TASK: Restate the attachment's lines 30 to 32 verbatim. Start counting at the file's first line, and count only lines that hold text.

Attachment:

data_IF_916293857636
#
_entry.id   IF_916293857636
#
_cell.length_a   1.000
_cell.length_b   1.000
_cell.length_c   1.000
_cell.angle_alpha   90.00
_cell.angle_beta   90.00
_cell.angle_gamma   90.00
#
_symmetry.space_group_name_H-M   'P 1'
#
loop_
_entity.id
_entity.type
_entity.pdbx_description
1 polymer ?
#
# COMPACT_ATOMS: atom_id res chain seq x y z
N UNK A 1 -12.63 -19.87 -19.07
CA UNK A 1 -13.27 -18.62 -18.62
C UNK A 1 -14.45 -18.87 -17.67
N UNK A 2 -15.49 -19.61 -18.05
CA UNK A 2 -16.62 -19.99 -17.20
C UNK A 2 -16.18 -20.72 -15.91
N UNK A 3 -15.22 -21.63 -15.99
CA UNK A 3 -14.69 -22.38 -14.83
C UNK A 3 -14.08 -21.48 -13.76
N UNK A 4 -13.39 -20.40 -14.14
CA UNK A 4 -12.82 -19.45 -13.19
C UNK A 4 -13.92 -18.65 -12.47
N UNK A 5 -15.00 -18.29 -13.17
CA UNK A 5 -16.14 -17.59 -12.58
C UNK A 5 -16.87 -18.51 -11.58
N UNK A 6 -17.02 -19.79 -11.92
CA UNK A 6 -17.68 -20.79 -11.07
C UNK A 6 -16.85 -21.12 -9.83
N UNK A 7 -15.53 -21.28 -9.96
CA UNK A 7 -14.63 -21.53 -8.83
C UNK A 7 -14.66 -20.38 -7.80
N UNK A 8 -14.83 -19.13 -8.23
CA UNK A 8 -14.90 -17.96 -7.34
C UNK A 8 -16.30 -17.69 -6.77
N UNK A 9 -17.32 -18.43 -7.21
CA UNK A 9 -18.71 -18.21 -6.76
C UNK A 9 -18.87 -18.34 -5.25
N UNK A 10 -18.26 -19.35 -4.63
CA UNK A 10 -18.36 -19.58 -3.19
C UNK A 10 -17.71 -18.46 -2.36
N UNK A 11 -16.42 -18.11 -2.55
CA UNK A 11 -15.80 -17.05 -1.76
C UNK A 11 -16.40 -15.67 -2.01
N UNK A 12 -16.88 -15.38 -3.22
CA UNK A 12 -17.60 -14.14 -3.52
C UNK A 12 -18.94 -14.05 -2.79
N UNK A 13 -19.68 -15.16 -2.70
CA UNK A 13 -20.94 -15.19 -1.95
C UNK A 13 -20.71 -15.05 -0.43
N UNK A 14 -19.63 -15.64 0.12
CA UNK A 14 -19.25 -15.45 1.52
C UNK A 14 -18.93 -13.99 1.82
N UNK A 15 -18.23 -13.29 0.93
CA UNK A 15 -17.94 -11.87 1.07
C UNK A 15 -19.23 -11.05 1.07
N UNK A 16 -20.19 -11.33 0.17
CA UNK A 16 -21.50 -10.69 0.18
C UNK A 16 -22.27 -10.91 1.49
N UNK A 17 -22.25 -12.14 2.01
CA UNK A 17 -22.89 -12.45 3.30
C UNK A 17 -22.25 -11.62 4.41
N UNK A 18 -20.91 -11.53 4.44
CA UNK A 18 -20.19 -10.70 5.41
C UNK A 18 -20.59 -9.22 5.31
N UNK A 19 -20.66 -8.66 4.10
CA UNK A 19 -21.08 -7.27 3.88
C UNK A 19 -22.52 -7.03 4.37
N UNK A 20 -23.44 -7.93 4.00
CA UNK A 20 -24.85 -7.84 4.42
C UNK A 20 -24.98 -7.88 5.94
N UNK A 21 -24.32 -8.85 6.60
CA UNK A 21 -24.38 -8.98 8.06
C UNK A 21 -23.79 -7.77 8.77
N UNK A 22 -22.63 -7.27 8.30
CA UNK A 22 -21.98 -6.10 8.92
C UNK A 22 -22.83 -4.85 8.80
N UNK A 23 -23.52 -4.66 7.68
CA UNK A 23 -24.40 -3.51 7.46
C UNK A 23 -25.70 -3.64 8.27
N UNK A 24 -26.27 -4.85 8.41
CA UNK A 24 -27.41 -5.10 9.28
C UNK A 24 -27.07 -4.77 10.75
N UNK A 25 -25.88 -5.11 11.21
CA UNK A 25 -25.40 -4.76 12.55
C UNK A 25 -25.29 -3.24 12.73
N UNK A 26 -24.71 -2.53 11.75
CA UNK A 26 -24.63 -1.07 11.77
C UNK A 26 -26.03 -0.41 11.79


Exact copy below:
N UNK A 4 -13.39 -20.40 -14.14
CA UNK A 4 -12.82 -19.45 -13.19
C UNK A 4 -13.92 -18.65 -12.47